On September 13, the Cuban government made a stunning announcement: Within the next six months, state payrolls will shed half a million workers. Additionally, the government will allow a great expansion of self-employment—known in Cuba as cuentapropismo—which it hopes will offset the planned layoffs. The new measures signal the end of full employment as a right of citizenship and the arrival of a new relationship of the state and private sectors. In a way, they will turn the clock back to the mixed and undoubtedly more vibrant economy of the 1960s, when small, privately owned shops and kiosks still dotted Cuban streets, until the 1968 “revolutionary offensive” nationalized all small businesses. And while these measures clearly come at a time of great economic hardship for Cuba, there is no indication they are meant to be temporary.
It is expected that many Cubans will embrace the opportunity to engage in legal self-employment. Currently, 85% of Cuba’s some 5 million workers are employed by the state. About 600,000 work in the legal private sector, mostly small farmers, and an additional 143,000 Cubans are licensed cuentapropistas, running tiny bike-repair shops or selling craft goods to tourists. An unknown number engage in petty commerce off the books, doing everything from baking birthday cakes for neighbors to running informal taxi services. This is exactly the kind of activity the government now hopes to formalize and tax, in order to bolster state income. Indeed, the new list of activities approved for self-employment licenses are generally restricted to the urban services, like transportation, the building trades, food services, and housing rentals. The government also hopes that extending the legal private sector will have ripple effects in the economy.
Will the new cuentapropista licenses have any organized relationship to the planned layoffs? So far, government announcements give the impression that the expansion of the private sector will more or less automatically sop up the jobless. Yet given the vast black market that already exists, it seems likely that many of the licenses will merely legalize existing small businesses or go to other informally employed Cubans. Those who are laid off from state jobs may be unable to procure licenses or start businesses for various reasons—for example, the lack of materials or start-up funds. Since acquiring licenses in the past has tended to involve political connections and frequently bribes, the new reforms may include tighter regulation of that process.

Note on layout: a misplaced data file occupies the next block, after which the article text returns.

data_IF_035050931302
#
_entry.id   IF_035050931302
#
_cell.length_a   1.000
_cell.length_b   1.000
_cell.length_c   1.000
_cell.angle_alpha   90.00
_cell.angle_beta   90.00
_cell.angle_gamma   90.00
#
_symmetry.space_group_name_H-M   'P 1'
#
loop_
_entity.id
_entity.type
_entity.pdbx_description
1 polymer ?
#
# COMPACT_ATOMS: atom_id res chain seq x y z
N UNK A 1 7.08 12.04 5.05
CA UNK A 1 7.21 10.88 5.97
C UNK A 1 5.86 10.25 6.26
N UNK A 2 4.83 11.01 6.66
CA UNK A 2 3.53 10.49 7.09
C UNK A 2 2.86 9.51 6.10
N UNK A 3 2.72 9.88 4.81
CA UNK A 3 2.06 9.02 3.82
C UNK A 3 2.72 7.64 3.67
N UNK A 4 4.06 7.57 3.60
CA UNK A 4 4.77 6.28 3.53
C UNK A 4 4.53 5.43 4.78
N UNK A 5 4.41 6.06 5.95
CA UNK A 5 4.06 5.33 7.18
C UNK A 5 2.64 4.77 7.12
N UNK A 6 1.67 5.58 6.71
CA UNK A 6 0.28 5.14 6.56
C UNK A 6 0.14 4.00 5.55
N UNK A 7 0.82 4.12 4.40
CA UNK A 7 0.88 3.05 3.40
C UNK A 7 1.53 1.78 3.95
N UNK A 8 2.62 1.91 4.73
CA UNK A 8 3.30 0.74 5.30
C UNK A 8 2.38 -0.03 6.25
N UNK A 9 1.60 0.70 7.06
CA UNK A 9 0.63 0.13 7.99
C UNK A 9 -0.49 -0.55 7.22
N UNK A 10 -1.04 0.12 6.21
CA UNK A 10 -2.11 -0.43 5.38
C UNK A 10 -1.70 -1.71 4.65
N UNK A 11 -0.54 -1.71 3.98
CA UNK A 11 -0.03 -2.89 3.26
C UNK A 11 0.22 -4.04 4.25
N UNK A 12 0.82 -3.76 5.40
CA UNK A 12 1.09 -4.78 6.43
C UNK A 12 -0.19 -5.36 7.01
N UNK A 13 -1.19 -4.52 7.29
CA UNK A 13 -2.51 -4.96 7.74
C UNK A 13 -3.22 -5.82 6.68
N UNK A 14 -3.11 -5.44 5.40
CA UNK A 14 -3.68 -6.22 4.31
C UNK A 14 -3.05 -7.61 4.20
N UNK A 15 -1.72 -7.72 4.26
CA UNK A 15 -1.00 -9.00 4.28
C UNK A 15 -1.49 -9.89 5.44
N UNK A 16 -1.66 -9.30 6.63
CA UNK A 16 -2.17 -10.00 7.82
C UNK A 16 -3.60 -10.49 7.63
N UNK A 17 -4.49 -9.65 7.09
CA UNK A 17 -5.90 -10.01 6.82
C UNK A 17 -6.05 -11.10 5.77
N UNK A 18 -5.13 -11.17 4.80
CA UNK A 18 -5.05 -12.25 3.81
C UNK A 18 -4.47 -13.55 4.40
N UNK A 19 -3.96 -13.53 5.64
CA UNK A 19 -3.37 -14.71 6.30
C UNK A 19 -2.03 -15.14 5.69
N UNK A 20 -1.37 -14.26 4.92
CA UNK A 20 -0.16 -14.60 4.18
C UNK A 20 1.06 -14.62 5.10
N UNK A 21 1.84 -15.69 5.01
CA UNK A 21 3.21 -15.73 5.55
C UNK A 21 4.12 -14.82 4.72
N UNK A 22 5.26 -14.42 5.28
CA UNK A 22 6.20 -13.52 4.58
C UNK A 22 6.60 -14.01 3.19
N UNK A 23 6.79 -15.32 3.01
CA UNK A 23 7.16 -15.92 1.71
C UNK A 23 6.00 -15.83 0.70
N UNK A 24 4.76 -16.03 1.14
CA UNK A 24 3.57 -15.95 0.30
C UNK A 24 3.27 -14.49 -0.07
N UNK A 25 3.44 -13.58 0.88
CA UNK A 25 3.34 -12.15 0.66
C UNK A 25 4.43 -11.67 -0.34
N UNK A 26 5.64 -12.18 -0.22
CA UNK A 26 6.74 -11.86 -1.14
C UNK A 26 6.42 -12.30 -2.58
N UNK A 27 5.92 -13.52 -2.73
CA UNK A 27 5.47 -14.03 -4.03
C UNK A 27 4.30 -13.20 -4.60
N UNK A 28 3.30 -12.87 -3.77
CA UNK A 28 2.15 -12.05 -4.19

If past recessions in Cuba have taught us anything, it is that layoffs tend to exacerbate social inequality. For example, the introduction of some market reforms in the 1990s tended to disproportionately favor light-skinned, better-educated Cubans, who managed to maneuver into highly desirable positions, especially in tourism. In fact, La Cofradía de la Negritud, an association of black Cubans, released an open letter that warned of the “injustices that could accompany this process” and asked Cuban workers not to passively accept any actions that might be discriminatory. Meanwhile, the government-aligned Confederation of Cuban Workers (CTC) called for workers to support the new measures, at least implicitly raising the question of whether dismissed workers will have any recourse.
The new changes culminate a series of economic reforms implemented during the past few years, roughly coinciding with Raúl Castro’s rise to power and the significant economic hardship generated by two damaging hurricanes and the global recession. Small, state-owned plots have been parceled out to farmers for their private use; the age of retirement has been extended by five years; with some restrictions, foreigners can now purchase property in areas designated for tourism; Cubans can officially hold more than one job; and the products available on the ration book have progressively declined. Cumulatively, these changes add up to a massive transformation of the economy under Raúl’s watch. Whether political changes may follow will partly depend on the U.S. government’s actions. But without question, we are entering a new era in Cuban history.
Michelle Chase is a NACLA Research Associate. A longer version of this article was published October 15 on nacla.org.